Lastly, equating refusal to participate in same-sex ceremonies with active discrimination against a class of people puts us in a precarious position of lending support to same-sex marriage because we don’t want to reject people. We ought to be free to distinguish between the value of persons and the values they espouse. At the end of the day, commitment to Christian convictions matters most.

Read the entire piece here.

Should InterVarsity Christian Fellowship Be Kicked Off Campus at Wayne State University?

Wayne State

Wayne State University

In a recent post at The Anxious Bench, historian and George Mason University religion professor John Turner defends InterVarsity Christian Fellowship.  Turner, some of you may recall, wrote an excellent scholarly treatment of another evangelical campus ministry:  Campus Crusade for Christ.  (Now known as CRU).  Here is a taste:

In a masterpiece of a ruling, the Supreme Court this week declared that government employees may not openly loathe Christianity. This is what court watchers call a limited ruling. The Court did not settle the question of whether or not beleaguered evangelical bakers must bake cakes for gay weddings. Nor did it provide much guidance on whether or not government employees may subtly and secretly loathe Christianity.

Some of those more subtle government employees work for Wayne State University, which this week renewed a two-year-old bid to decertify a chapter of InterVarsity Christian Fellowship. Admittedly, it is asking a lot for university officials to tolerate the presence of an organization that promotes social justice, racial reconciliation, and inductive Bible Study. IVCF’s problem, in the eyes of university administrators, is that it insists that student leaders sign the organization’s statement of faith.

My blood pressure rises when I read about yet another university’s attempt to do away with IVCF. My own alma mater, Middlebury College, crusaded against IVCF a number of years ago. Okay, Middlebury doesn’t exactly have a stellar reputation for free inquiry these days. But back in 1990s, I spent four years as a member and leader of IVCF (I probably had to sign something to do so), and I met my wife through IVCF, so I’m emotionally invested on this issue.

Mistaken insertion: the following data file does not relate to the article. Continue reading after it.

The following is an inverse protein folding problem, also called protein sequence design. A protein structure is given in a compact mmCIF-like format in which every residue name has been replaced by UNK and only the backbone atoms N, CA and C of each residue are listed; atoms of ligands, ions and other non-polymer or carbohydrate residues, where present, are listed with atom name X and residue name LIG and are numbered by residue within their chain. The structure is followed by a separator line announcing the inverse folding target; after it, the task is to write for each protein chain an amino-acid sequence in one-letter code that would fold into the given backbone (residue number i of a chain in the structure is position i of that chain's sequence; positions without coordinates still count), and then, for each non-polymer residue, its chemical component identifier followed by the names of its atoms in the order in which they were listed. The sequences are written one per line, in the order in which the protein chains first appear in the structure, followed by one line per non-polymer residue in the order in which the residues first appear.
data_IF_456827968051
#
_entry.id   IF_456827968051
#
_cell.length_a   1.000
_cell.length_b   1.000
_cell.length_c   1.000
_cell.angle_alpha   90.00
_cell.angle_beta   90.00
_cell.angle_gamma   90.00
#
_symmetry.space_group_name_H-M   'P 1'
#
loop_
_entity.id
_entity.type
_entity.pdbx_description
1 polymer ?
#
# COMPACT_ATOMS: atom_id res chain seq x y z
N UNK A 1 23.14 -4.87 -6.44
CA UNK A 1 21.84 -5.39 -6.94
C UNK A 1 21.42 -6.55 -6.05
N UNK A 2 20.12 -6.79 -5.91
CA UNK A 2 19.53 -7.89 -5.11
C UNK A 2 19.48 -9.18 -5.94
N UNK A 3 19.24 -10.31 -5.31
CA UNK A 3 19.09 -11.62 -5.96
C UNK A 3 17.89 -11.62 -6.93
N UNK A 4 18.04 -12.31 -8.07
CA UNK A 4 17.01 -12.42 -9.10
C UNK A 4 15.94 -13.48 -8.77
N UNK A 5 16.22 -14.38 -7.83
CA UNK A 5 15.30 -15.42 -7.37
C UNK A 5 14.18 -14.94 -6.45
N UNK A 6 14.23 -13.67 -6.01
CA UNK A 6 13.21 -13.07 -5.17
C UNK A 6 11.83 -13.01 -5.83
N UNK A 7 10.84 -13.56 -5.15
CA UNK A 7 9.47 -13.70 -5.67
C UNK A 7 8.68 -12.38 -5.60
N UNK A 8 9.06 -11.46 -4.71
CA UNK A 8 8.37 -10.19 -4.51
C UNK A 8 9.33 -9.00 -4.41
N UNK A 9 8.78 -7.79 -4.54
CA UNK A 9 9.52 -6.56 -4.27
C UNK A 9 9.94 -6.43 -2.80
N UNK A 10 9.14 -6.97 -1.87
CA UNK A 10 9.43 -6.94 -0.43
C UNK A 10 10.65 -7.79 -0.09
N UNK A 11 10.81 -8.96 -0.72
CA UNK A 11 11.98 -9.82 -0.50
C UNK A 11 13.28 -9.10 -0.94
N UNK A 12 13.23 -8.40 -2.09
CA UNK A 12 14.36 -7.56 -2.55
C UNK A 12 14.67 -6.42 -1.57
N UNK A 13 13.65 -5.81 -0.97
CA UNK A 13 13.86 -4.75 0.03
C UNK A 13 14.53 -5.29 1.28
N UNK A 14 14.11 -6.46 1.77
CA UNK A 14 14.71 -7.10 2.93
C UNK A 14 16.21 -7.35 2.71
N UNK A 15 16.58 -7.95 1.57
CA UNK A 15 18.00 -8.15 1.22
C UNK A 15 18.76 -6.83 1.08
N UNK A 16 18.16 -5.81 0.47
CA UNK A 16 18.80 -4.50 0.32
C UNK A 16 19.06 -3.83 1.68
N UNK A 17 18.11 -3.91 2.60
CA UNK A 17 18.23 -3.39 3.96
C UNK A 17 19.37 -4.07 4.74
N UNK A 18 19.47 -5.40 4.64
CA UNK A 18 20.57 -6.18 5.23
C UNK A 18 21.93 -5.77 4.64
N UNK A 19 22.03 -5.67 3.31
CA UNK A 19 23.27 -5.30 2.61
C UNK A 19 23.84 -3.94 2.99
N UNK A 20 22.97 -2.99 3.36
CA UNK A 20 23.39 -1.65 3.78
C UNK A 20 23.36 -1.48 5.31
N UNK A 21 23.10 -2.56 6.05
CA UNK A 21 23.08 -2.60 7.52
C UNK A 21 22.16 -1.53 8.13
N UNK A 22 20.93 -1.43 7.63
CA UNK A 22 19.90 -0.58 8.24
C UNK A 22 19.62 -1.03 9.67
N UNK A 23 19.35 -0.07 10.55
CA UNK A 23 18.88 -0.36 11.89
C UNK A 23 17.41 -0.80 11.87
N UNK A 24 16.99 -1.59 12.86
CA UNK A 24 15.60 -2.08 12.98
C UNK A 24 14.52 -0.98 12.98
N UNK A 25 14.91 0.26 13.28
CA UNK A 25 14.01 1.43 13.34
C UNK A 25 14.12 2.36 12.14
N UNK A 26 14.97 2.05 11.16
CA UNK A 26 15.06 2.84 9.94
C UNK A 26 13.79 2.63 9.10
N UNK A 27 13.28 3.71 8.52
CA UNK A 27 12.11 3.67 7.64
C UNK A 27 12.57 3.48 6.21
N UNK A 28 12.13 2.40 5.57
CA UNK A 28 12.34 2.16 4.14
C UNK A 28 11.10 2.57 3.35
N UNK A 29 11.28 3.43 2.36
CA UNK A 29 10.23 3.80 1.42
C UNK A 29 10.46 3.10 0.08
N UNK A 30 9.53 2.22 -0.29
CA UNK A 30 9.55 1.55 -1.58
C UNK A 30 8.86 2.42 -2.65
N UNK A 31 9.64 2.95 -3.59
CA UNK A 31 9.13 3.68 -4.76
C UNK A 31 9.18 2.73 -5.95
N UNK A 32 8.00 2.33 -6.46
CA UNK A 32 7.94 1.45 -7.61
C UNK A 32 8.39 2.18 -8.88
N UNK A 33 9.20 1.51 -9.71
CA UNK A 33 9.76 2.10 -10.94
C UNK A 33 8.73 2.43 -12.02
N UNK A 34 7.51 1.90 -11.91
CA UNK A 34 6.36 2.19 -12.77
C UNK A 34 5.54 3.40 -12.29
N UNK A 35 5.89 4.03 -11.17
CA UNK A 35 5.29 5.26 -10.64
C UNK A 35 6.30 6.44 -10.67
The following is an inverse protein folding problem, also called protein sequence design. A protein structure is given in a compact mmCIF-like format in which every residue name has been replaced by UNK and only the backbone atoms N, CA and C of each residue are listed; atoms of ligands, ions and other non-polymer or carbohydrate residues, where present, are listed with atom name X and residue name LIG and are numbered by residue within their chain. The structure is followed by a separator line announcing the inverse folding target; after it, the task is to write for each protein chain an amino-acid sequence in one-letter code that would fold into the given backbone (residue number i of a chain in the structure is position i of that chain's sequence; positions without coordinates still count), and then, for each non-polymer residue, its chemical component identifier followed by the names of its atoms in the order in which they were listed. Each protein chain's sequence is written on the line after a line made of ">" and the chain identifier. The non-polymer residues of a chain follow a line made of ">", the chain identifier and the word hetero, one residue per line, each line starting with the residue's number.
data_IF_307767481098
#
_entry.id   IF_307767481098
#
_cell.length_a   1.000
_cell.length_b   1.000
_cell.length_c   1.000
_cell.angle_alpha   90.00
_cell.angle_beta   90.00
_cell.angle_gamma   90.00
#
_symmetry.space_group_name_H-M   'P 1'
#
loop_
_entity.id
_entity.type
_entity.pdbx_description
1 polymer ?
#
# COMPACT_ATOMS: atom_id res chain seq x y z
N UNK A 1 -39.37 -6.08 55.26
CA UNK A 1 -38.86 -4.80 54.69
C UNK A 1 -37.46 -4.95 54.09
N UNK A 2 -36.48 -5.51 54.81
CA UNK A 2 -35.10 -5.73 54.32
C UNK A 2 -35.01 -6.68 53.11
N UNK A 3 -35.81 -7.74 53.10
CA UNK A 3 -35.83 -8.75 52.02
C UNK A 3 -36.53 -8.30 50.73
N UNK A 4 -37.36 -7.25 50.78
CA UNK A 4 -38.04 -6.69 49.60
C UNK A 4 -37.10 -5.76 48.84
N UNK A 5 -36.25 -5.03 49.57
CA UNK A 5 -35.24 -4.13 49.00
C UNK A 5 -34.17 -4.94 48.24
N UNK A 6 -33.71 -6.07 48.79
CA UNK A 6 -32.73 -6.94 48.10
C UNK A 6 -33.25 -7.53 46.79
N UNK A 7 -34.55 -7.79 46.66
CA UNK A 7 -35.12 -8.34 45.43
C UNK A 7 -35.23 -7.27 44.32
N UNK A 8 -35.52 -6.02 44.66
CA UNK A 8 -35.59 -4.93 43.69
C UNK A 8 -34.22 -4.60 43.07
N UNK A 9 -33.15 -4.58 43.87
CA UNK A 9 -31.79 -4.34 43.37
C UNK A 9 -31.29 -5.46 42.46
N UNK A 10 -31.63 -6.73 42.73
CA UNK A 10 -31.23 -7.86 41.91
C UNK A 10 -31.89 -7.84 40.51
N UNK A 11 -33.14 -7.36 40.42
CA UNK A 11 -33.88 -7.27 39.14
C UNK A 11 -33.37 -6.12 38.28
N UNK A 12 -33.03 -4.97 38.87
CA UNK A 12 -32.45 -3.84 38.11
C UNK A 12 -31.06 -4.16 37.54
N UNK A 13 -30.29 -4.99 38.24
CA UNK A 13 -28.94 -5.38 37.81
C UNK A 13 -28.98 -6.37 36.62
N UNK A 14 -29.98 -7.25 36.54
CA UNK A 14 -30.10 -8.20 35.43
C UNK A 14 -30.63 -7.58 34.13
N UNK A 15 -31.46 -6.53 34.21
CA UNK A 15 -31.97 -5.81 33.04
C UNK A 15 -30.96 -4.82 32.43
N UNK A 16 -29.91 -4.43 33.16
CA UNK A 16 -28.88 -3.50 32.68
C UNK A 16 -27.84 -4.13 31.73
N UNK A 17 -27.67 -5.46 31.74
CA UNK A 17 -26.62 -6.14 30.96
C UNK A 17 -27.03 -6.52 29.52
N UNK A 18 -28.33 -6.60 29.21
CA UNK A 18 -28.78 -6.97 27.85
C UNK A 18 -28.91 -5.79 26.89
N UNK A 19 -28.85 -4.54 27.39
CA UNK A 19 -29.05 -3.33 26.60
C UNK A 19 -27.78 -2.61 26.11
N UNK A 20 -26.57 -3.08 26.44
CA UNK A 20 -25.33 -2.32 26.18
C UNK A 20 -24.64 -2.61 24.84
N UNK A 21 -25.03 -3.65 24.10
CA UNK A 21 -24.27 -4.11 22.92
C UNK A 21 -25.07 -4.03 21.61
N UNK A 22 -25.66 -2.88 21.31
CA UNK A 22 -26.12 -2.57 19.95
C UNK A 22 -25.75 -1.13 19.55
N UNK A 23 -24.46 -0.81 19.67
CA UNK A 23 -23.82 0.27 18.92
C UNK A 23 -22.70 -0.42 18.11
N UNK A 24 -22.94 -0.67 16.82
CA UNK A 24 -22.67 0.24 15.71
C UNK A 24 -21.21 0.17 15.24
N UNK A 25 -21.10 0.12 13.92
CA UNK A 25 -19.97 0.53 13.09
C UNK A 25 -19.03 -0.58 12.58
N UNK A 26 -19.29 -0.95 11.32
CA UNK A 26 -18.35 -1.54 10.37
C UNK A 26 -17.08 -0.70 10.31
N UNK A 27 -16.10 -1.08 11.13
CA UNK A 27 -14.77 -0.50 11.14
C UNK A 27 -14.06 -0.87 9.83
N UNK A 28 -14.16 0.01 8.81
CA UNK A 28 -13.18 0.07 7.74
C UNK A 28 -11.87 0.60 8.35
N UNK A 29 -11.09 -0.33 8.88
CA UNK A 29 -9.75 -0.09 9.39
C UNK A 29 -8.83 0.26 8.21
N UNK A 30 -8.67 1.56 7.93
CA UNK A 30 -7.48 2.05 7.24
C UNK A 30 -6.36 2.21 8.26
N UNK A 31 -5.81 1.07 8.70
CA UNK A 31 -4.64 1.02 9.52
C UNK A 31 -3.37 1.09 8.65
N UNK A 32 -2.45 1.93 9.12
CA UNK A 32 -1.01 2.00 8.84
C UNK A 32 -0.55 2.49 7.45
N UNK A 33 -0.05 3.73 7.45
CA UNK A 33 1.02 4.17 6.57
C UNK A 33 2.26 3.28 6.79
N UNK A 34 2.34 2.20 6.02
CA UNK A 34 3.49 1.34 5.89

Of course, it has occurred to me that IVCF may have changed since the 1990s. Perhaps its hierarchy has become bent on making evangelicalism great again and now sends members to build the wall over spring break. Or perhaps the organization harasses Muslim or LGBT students. Nope. You can read IVCF’s statement of faith here. It’s not exactly hateful. Lots of divine love, mercy, and grace.

Read the entire post here.

 

Just Over Half of White Evangelicals Support Business’ Refusal to Provide Products and Services to LGBT Individuals

Cake baker

Evangelical baker Jack Phillips

Caroline Tanner of USA Today calls our attention to a recent poll that shows 51% of white evangelicals believe that cake-bakers and others can refuse services and products to LGBT individuals.  Frankly, I am surprised the number is so low.